On 4/9/2011 9:23 AM, Éric Araujo wrote:
Le 06/04/2011 23:58, Glenn Linderman a écrit :
On 4/6/2011 7:26 AM, Nick Coghlan wrote:
On Wed, Apr 6, 2011 at 6:22 AM, Glenn Lindermanvfirstname.lastname@example.org wrote:
With more standardization of versions, should the version module be promoted to stdlib directly?
When Tarek lands "packaging" (i.e. what distutils2 becomes in the Python 3.3 stdlib), the standardised version handling will come with it.
I thought that might be part of the answer :) But that, and below, seem to indicate that use of "packaging" suddenly becomes a requirement for all modules that want to include versions. The packaging of "version" inside a version of "packaging" implies more dependencies on a larger body of code for a simple function.
Not really. Some parts of distutils2/packaging are standalone modules that are deliberately exposed publicly for third parties to use: version, metadata, markers, etc. packaging.version is just the full name of the module implementing PEP 386. (The first implementation, called verlib, has not been explicitly ended, nor the references in the PEP updated.)
Glad for the clarification here. As long as packaging.version doesn't have dependencies on large amounts of code to be loaded from the rest of packaging, then I have no serious objection to that structure.
Although, writing "packaging.version" just now, it seems like the result could be perceived as the "packaging version" which might be distinct from the "real version" or "actual version" or "code version". That's just a terminology thing that could be overcome with adequate documentation.
Then there is the question Nick raised about distributions that want to cut back on space, and provide alternate mechanisms than Python's packaging module to distribute code... producing the perception that they could avoid including packaging in their smallest distribution (but would probably package a packaging package using their packaging mechanism). If that dropped packaging.version, it could be problematic for doing version checking in applications. So distributions might have to split apart the packaging package.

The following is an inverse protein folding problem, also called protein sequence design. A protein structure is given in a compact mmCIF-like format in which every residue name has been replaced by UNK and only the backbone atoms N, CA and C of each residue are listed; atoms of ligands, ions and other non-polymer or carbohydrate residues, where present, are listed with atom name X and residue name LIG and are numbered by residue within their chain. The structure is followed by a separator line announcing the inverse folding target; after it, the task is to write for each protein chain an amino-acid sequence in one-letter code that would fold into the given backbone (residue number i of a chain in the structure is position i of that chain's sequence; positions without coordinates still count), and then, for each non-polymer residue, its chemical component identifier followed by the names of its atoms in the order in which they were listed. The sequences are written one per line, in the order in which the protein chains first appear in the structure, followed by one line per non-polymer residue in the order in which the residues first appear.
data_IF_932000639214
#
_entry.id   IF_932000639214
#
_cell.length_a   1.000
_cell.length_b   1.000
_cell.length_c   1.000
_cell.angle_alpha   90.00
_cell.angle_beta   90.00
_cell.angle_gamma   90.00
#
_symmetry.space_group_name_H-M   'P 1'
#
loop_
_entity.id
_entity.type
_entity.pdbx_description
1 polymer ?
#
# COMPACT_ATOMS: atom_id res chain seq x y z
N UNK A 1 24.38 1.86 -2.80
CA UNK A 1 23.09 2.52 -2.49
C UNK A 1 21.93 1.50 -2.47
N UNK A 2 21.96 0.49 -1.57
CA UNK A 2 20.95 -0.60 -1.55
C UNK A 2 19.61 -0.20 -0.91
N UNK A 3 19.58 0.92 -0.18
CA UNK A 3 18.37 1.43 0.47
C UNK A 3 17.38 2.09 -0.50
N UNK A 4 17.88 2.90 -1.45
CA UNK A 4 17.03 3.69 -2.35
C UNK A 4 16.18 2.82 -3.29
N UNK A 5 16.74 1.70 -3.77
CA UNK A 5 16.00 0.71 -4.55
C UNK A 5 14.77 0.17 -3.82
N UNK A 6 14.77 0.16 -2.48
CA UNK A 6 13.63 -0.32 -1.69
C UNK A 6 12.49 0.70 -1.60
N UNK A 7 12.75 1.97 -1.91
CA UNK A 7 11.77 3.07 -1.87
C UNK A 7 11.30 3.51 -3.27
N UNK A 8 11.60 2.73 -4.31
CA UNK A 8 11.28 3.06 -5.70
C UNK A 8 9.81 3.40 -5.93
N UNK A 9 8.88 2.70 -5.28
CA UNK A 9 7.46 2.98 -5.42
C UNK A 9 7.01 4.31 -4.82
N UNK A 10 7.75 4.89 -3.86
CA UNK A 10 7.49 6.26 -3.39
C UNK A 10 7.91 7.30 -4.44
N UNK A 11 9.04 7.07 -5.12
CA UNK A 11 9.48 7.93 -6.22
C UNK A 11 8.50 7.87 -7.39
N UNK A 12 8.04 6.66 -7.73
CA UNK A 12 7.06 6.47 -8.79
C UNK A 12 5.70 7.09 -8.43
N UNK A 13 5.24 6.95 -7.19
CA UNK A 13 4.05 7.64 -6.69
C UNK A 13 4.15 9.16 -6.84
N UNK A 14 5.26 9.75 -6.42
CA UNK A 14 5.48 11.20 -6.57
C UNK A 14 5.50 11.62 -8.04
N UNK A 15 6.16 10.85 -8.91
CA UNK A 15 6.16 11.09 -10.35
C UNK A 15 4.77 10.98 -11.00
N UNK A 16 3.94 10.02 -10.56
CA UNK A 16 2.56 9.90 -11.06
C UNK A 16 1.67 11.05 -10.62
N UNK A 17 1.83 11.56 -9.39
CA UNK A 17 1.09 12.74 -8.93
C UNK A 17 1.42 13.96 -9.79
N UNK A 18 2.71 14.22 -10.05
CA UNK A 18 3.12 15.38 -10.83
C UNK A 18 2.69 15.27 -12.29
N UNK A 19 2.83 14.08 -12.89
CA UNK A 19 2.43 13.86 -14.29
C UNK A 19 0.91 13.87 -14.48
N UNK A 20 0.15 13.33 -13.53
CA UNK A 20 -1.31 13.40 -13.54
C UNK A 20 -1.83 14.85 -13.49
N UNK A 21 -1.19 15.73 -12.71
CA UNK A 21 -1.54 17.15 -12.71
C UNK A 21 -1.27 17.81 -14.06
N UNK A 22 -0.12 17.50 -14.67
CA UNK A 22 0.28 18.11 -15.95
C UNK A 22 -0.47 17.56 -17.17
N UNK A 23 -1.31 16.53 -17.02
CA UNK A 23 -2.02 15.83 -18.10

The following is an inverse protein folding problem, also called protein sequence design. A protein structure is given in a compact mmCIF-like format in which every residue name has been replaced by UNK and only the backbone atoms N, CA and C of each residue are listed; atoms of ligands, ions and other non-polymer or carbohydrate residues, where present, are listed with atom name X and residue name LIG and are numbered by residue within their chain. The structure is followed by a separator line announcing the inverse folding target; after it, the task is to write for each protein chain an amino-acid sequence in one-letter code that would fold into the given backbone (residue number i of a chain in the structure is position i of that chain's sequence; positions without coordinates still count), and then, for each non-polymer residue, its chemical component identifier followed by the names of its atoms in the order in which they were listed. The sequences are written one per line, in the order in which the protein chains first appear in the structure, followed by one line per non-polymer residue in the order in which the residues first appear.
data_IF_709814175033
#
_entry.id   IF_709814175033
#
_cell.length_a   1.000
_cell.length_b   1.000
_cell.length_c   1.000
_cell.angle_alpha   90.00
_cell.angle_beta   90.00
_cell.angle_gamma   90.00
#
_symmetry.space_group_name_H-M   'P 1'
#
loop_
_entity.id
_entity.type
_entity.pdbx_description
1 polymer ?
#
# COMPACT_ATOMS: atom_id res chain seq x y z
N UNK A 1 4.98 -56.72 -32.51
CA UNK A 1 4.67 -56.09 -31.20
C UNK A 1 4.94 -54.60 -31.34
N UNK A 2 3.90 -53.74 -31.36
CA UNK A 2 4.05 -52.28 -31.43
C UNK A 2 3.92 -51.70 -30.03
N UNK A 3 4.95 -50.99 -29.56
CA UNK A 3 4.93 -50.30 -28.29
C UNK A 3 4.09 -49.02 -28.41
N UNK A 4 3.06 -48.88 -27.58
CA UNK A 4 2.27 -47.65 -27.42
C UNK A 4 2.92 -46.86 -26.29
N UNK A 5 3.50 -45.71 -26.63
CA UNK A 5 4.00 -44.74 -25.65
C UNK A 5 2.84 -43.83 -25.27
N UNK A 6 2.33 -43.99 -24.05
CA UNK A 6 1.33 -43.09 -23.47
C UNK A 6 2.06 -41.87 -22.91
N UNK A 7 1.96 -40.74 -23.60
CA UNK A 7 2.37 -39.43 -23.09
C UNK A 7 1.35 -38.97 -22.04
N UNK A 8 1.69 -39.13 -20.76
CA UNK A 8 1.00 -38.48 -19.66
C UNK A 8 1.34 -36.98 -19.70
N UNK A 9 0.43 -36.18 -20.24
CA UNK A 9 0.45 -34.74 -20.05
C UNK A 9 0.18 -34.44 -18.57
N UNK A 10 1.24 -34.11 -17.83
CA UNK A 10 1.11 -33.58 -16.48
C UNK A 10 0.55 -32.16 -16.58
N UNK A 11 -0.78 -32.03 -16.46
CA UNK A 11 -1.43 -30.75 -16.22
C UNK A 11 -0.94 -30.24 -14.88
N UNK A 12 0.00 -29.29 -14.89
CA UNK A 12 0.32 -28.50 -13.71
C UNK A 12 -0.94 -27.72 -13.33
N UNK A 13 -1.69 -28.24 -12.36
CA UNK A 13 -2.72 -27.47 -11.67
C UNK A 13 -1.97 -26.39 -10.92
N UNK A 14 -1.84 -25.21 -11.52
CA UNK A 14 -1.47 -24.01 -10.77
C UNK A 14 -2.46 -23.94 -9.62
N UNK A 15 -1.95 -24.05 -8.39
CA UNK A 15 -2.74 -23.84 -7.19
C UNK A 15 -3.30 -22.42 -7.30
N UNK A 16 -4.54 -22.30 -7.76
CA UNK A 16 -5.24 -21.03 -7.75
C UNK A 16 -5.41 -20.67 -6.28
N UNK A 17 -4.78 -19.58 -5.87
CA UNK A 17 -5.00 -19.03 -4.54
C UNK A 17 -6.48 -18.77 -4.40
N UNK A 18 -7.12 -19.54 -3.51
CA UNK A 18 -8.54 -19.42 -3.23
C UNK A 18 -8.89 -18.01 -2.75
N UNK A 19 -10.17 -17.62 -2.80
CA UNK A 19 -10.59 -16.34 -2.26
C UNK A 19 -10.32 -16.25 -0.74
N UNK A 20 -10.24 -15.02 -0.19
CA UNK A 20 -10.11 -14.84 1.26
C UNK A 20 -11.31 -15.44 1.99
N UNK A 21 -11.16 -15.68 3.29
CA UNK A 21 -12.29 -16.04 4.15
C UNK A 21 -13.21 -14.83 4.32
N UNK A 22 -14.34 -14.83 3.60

Finally, if there are other competing historical packaging mechanisms, or new ones develop in the future, packaging packaging.version separately from the rest of packaging might avoid having different versions of version: when included a replacement system might think it needs to also replace that component for completeness.
So I still favor a top-level version module that isn't included in packaging, and implementation that doesn't depend on packaging. But only at +0.
So, no support for single .py file modules, then?
From packaging’s viewpoint, a project (something with a name and a version) is a directory with a setup.cfg file. The directory can contain zero or more Python modules, Python packages, extension modules or data files.
From packaging's viewpoint, there is nothing wrong with that. But from a non-packaging viewpoint, a user of other distribution mechanisms wouldn't necessarily want to or need to create a setup.cfg file, nor be forced to write code to obtain __version__ by calling a packaging method to obtain it. Not that the PEP as written currently requires that.
Caveat: I'm not 100% clear on when/how any of "distutils", "setuptools", or "packaging" are invoked
FTR: setuptools is a monkey-patching set of extensions to distutils: packaging is a full replacement of distutils. packaging does not depend on distutils nor setuptools; it is a fork of distutils with some ideas and code taken from setuptools.
Thanks, but that part I actually knew from cecent discussion on this list. What I'm not clear on is whether modules packaged by any of distutils, setuptools, or packaging, because of being packaged by them, wind up including 0%, 10%, 90%, or 100% of the code from distutils, setuptools, or packaging at runtime. My favored percentage would be 0%, as I believe a packaging system should do its stuff at the time of making, distributing, and installing code, but should get out of the way of the runtime code, but I would find maybe 10% acceptable, if it was only one or two files to be searched for and included, to achieve significant benefits to the packaged code.